Do you have your “I can tell this will look amazing when it’s finished” goggles handy? Because you’re definitely going to need them as you read this post and look at the pictures.
Here’s my vision for the walls. I’m doing a faux wood plank wall treatment on the lower 55(ish) inches of the wall. Those “wood planks” will be painted a crisp, bright white…or actually, a not-quite-pure-white called Polar Bear. It’s the same white that I’ve used on all of the trim in my condo.
So when I say “wood plank”, imagine something like my kitchen ceiling, except now it’s going on the walls.
The faux wood plank wall will be topped off with some sort of chair rail moulding, and then above that to the ceiling, the walls will be painted a deep teal color that is one step darker than the teal that’s on my kitchen cabinets.
Can you picture it? Dark teal next to crisp, bright white? Aaahhhhh…I can’t wait!
To do my walls, I purchased a product called hard board. It’s about 3/8-inch thick, and comes in sheets that are 4 feet by 8 feet. It’s located in the section of the home improvement store where all of the plywood is. It’s dark brown, and has a very smooth finish. It’s also called eucaboard, because it’s made from eucalyptus.
The sheets cost about $14 each, and I used two of them for the bathroom walls.
I had the good people at Home Depot cut the sheets into 4-inch strips for me. That took quite a bit of convincing to get them to do it for me because evidently they have some kind of company policy that they can’t cut anything narrower than 12 inches.
Well, phooey on that. In my humble but accurate opinion, that’s just a stupid rule. And of course, when they were explaining the reason for the rule (something about safety, and blah, blah, blah), I think they thought they were talking to some ignorant woman who had never used a power tool in her life. Ha! Little did they know!
Sorry, Home Depot, but your rule is stupid, and the “safety” argument has no validity whatsoever. In my humble opinion, of course! 😀
So once I finally got my 4-inch strips, I set to work. I started on the sink side, with the piece that goes right behind the countertop.
The reason I started with that particular piece is because I wanted to avoid having to cut pieces lengthwise to fit around the vanity. I also put the board behind the countertop (rather than on top of the countertop), because I wanted to avoid having to notch a piece to fit around the lip of the countertop on the left side.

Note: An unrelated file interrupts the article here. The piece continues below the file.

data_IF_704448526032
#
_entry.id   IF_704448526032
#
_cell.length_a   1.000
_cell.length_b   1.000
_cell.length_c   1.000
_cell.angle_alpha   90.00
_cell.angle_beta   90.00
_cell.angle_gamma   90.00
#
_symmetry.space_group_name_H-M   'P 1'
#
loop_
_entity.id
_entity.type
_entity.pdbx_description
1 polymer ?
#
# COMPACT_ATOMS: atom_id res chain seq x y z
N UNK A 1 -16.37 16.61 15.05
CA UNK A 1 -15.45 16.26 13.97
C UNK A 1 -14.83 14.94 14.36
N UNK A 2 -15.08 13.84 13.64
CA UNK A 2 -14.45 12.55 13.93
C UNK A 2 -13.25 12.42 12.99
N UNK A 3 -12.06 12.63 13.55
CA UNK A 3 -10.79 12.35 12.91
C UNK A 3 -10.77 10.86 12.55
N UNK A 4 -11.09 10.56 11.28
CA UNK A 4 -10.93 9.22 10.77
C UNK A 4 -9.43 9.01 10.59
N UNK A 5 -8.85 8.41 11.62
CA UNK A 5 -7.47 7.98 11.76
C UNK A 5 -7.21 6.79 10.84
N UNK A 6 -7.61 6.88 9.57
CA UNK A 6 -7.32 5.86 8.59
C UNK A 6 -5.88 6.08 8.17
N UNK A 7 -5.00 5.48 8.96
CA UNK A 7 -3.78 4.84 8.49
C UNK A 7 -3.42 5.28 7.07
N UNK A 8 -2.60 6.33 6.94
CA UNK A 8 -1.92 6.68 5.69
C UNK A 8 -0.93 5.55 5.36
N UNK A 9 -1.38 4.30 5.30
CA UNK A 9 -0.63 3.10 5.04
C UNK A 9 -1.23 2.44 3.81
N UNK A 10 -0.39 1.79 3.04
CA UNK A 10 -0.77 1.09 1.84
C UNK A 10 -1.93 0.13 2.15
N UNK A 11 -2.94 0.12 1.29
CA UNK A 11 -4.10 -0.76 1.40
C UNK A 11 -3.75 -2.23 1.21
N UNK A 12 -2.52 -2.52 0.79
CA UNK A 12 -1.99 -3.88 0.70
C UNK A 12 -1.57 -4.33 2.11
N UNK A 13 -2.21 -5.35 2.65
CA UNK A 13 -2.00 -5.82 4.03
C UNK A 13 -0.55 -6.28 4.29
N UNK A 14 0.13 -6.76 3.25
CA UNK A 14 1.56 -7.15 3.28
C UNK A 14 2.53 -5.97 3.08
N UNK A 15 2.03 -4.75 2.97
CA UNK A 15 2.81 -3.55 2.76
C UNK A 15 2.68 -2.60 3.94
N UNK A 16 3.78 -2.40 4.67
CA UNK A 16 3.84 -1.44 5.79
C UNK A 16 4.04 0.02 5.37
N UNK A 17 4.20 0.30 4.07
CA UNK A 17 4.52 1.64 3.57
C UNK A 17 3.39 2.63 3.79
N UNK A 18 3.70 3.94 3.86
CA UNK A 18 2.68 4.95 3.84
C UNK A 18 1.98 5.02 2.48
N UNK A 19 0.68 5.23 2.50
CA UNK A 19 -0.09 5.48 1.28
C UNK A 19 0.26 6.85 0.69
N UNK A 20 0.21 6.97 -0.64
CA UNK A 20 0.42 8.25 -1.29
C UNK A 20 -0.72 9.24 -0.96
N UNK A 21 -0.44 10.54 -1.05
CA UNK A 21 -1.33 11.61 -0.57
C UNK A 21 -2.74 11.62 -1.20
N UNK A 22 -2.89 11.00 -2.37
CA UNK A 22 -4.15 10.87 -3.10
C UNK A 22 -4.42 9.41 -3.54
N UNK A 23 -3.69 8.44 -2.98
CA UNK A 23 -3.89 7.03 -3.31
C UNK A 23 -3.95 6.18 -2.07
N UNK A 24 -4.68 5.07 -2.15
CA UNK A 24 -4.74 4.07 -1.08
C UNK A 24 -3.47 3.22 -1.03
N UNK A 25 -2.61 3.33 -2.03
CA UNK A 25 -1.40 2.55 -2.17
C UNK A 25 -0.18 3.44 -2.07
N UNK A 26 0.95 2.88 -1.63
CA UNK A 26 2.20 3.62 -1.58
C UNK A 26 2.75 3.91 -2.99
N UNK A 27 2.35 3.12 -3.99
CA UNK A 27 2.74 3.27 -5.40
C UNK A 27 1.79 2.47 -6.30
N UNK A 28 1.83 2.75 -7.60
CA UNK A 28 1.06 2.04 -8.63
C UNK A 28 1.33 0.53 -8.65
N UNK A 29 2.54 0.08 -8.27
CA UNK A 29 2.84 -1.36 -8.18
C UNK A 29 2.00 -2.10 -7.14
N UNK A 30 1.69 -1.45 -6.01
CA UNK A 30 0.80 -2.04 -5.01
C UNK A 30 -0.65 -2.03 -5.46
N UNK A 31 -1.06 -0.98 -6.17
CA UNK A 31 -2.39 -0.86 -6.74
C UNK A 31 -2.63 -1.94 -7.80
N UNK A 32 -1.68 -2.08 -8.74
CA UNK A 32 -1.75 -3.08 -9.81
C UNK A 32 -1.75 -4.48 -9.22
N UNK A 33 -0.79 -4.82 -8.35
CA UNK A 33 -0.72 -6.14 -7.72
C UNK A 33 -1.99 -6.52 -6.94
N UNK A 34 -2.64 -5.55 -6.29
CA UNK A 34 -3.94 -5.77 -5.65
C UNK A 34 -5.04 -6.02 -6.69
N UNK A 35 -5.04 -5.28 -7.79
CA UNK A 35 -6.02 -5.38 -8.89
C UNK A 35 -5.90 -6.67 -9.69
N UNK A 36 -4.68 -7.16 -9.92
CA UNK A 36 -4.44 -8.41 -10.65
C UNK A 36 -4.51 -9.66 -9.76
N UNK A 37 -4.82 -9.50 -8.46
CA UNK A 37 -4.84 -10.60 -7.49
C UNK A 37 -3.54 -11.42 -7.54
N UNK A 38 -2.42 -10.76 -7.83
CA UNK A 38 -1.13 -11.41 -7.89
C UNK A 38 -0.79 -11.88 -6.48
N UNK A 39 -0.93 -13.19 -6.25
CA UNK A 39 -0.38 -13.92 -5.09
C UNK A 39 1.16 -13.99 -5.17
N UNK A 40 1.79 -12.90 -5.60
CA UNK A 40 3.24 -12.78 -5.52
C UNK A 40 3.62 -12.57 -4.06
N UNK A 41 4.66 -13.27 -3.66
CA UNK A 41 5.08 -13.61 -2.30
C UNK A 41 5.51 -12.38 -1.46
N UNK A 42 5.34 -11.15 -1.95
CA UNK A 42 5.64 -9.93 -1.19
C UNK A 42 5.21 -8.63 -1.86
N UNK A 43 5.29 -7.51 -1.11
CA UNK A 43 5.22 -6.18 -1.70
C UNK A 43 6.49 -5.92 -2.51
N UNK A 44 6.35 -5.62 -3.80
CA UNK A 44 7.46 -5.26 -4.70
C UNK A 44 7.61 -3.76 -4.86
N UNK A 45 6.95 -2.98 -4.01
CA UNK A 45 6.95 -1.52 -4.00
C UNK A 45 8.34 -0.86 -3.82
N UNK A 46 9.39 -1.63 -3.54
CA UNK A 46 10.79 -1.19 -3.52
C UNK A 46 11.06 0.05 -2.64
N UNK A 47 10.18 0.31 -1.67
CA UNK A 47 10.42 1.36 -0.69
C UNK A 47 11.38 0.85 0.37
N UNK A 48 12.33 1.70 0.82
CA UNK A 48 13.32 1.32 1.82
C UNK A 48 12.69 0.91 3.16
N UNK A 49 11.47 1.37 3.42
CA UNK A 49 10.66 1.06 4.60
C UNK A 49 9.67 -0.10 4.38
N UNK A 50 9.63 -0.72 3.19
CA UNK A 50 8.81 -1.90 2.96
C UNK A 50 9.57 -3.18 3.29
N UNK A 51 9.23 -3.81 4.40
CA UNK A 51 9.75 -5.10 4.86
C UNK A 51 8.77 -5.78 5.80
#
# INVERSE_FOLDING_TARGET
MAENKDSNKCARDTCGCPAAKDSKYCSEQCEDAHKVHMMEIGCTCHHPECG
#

This way, the project only required straight, 90-degree cuts.
I wanted spaces between the boards, so I had to find something to use that would give me the perfect spacing. I considered washers, but they were too thin. Nickels? Too thin. Then I found that the 3/8-inch tile spacers that I used for my floor tiles were the perfect size.
To attach the boards to the wall, I used Loctite paneling adhesive, and then followed up with 3/4-inch finishing nails in my brad nailer. The Loctite adhesive is a must when you’re working on projects like this alone. I’ve come to love my Loctite, and always have some on hand. (And they’re not even paying me to say that!)
I continued adding the boards up to my 55(ish)-inch mark.
Then I worked on the area behind the toilet. That was such a pain! I considered just remove the toilet completely, but since I’ve already uninstalled and reinstalled the toilet twice during this makeover, I just couldn’t bring myself to do it a third time. So I worked around it.
I also finished out the small wall next to the door.
Then I moved on to the other wall. After all of the boards were installed, I used wood filler to fill in all of the nail holes.
Keep in mind that this will all be sanded smooth and then painted bright white. And of course, I’ll use quarter round trim to make the corner by the vanity, and the edges by the wall and the tub look all neat and tidy.
I still haven’t decided what type of moulding I’ll use to top off my faux wood walls. That’s still TBD.
And I know that some of you will be concerned about the wallpaper. No, I didn’t remove the wallpaper, but I did peel any loose edges as I went just to be sure that the 3/8-inch spaces will be smooth after they’re painted. And I’ll use oil-based primer first, so that it won’t loosen any of the wallpaper.
And I’m also not planning on removing the wallpaper on the top portion of the walls either. I hate removing wallpaper, and this stuff is stuck on pretty securely. I just can’t bring myself to do it. But don’t worry…it’ll all turn out just fine. I promise.